Chesapeake Bay Foundation

A proposed budget by the Trump administration would slash funding for Chesapeake Bay restoration by 93 percent. But environmentalists a confident that the proposal by the Office of Management and Budget will not stand. Delmarva Public Radio's Don Rush spoke with Kim Coble, Chesapeake Bay Foundation, about the the push back against such a spending cut. 


DOVER, Del. (AP) - An attorney for the family of a prison guard killed in an inmate uprising is promising to sue state officials in federal court unless the family gets some answers.

Thomas Neuberger says Steven Floyd's family especially wants to know how he died in the Feb. 1 uprising at Vaughn Correctional Center.

In a letter delivered Monday to Gov. John Carney's Wilmington office, Neuberger said state officials have neglected a broken prison system, plagued by chronic understaffing and overcrowding, putting Floyd and other workers at risk.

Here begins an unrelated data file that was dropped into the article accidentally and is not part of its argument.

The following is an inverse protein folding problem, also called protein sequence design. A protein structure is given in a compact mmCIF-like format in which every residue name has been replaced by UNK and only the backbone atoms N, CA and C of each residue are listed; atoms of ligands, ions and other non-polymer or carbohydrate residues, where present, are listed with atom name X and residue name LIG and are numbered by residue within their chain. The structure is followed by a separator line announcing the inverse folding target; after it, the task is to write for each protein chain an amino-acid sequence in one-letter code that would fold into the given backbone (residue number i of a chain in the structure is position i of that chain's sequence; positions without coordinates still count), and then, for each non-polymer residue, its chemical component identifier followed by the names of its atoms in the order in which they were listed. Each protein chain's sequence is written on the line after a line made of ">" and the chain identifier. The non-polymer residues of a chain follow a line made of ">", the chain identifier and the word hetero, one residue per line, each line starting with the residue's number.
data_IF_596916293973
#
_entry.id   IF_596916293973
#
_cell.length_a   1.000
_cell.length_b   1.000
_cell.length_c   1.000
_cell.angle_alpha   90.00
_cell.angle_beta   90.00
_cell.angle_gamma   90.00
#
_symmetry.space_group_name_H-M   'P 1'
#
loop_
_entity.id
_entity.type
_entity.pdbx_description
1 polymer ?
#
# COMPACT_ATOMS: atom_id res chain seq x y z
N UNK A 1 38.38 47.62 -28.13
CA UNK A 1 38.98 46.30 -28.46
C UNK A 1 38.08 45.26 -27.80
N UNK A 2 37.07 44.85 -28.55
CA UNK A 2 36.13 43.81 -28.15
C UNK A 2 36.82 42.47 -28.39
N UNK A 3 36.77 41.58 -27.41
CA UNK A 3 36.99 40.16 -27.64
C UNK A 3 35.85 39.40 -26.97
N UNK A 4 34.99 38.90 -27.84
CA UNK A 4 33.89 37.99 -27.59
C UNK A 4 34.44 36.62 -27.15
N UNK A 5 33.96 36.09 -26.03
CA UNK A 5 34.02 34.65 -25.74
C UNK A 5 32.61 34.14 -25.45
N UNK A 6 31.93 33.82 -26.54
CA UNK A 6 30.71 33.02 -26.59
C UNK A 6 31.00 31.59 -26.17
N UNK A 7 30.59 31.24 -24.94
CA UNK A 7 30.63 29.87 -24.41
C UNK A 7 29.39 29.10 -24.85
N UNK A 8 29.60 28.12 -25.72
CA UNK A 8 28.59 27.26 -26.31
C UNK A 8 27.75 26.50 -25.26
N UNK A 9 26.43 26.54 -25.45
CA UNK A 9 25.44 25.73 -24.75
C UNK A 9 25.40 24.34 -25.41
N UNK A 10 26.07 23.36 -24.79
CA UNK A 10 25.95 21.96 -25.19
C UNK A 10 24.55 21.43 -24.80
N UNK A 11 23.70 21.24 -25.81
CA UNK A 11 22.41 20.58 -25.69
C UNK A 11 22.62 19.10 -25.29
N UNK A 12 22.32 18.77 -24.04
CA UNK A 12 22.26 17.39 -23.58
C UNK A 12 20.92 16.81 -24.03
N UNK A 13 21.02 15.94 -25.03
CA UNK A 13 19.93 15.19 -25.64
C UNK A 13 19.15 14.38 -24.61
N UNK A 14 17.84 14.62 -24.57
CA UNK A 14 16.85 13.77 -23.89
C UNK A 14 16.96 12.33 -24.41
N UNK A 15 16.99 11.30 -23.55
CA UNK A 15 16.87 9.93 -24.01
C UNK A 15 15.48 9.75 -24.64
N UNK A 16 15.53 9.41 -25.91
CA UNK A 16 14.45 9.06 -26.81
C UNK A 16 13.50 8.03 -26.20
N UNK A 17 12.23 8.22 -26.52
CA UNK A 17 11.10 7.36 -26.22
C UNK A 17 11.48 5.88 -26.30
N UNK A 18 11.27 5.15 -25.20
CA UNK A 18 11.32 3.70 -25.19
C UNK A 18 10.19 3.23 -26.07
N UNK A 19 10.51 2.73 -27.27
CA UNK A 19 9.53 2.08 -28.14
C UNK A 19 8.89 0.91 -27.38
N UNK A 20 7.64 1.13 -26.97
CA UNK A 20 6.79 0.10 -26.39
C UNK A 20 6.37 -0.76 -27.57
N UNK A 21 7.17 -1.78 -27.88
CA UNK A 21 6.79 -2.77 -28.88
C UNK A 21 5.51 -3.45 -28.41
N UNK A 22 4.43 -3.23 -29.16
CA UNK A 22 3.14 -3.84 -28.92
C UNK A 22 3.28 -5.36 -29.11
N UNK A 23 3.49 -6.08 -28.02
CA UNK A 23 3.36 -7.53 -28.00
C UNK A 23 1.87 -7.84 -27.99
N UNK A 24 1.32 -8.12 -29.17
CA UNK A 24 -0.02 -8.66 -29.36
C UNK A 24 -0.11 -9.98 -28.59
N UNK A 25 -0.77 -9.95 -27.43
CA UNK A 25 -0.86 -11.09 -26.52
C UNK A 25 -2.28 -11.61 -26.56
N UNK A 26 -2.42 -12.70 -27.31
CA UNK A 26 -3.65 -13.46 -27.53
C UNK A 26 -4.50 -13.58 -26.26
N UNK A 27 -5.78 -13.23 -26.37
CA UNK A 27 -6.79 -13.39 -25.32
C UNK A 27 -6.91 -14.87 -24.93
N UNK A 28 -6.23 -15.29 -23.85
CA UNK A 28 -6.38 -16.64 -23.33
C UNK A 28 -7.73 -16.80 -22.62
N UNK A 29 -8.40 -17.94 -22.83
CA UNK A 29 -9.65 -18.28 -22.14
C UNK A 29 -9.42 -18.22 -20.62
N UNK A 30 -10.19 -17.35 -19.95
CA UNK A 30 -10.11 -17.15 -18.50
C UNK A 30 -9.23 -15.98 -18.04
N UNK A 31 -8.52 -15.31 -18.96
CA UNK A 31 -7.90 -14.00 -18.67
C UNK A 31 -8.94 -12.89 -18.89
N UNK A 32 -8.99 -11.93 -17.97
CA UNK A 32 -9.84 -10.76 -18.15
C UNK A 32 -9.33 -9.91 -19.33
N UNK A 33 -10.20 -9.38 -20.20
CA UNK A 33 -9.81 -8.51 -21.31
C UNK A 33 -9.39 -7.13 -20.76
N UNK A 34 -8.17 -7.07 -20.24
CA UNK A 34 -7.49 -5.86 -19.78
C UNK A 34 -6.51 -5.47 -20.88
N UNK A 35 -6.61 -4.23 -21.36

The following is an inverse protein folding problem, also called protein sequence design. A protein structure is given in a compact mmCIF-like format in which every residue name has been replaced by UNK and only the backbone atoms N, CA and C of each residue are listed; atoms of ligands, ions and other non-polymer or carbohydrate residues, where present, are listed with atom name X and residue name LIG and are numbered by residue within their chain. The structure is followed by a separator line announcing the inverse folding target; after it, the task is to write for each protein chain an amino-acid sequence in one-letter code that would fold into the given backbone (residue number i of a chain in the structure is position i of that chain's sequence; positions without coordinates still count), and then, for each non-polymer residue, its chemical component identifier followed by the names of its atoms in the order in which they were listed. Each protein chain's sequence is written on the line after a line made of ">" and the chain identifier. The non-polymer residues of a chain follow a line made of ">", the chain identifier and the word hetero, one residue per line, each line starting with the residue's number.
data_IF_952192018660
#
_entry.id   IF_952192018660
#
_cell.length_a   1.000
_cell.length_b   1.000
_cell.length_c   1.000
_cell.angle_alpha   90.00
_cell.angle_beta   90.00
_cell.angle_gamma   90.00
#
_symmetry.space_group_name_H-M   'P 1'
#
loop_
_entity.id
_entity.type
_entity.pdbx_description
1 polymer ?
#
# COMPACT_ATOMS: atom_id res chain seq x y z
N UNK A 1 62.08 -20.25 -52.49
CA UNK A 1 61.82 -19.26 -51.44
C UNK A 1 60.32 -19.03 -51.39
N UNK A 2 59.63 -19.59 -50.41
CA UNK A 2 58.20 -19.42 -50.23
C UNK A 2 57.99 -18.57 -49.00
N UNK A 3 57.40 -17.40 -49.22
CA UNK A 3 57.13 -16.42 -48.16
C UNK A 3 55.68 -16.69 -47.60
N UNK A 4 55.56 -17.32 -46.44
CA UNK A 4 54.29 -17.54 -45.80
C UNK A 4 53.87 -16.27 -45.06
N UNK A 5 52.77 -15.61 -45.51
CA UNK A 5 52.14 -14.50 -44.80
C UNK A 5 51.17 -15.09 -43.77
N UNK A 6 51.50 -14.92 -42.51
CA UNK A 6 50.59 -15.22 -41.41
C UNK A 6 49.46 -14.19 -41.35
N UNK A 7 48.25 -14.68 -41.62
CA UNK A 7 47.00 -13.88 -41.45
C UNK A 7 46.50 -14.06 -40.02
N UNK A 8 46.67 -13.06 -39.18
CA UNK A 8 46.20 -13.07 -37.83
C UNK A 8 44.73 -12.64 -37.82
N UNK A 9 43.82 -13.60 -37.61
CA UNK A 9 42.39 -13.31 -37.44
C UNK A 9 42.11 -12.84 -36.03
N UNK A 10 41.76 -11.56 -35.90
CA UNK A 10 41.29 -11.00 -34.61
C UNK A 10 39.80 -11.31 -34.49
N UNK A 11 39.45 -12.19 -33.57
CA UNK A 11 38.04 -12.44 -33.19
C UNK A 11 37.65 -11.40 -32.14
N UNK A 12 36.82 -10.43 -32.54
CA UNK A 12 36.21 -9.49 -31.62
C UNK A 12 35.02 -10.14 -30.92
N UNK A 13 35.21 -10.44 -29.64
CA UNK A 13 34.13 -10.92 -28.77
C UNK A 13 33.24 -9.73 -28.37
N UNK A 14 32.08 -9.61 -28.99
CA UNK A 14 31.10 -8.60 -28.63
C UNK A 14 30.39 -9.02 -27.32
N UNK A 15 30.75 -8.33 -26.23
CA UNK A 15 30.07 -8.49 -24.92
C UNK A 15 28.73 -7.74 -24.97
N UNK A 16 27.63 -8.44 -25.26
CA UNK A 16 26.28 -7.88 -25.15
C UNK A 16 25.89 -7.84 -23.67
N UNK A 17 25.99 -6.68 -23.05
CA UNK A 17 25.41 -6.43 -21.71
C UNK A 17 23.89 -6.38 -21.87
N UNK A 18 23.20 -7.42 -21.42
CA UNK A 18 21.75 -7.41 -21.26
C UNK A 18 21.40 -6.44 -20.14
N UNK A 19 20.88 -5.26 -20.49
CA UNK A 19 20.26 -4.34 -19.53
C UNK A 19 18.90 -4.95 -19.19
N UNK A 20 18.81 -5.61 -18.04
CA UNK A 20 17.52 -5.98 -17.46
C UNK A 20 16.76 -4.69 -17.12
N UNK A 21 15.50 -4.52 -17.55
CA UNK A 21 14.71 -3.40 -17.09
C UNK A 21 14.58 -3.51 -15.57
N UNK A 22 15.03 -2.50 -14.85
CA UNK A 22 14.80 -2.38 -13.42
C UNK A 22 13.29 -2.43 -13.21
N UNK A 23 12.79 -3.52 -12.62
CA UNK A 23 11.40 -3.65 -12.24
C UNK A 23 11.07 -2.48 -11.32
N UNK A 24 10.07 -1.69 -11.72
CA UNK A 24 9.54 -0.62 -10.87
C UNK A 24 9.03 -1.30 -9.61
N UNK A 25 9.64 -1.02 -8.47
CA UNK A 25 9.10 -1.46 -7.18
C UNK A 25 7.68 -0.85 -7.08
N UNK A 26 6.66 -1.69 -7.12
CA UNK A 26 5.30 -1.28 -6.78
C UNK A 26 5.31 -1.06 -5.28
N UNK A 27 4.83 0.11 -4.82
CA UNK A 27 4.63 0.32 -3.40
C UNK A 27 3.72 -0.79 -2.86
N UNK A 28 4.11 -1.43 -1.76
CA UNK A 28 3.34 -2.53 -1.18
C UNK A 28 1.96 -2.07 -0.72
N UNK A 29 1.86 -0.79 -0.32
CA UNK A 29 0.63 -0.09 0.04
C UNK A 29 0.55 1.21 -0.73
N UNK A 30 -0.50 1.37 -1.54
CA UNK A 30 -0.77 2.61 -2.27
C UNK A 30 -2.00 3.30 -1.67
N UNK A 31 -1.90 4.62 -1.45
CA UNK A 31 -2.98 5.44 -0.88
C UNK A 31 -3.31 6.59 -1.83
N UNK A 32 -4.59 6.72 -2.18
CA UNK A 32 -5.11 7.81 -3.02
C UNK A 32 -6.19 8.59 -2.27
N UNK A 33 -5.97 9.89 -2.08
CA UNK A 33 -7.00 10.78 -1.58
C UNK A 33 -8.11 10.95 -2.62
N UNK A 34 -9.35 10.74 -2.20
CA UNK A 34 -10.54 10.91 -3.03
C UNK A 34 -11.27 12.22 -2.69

A proposed waterpark on Chincoteague Island has been given a local okay.

The Chincoteague town council approved a conditional use permit for the project yesterday on a 5 to 1 vote.

The facility will be located on the 2-and a half acre site that was the former Maddox Family Campground.

There was so much public interest in the issue that the meeting was moved to the municipal center across the street from the council chambers.

The Salisbury Daily Times reports that 13 people spoke during the public hearing with 10 against the project.

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ANNAPOLIS, Md. (AP) - The family of the chief justice who presided over the Supreme Court 160 years ago apologized to the family of a slave who sued for his freedom.

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ANNAPOLIS, Md. (AP) - A nominee to the Maryland State Board of Education is facing questions about a record of traffic offenses and debt.

Brandon Cooper appeared Monday before a state Senate panel that is considering his nomination by Gov. Larry Hogan.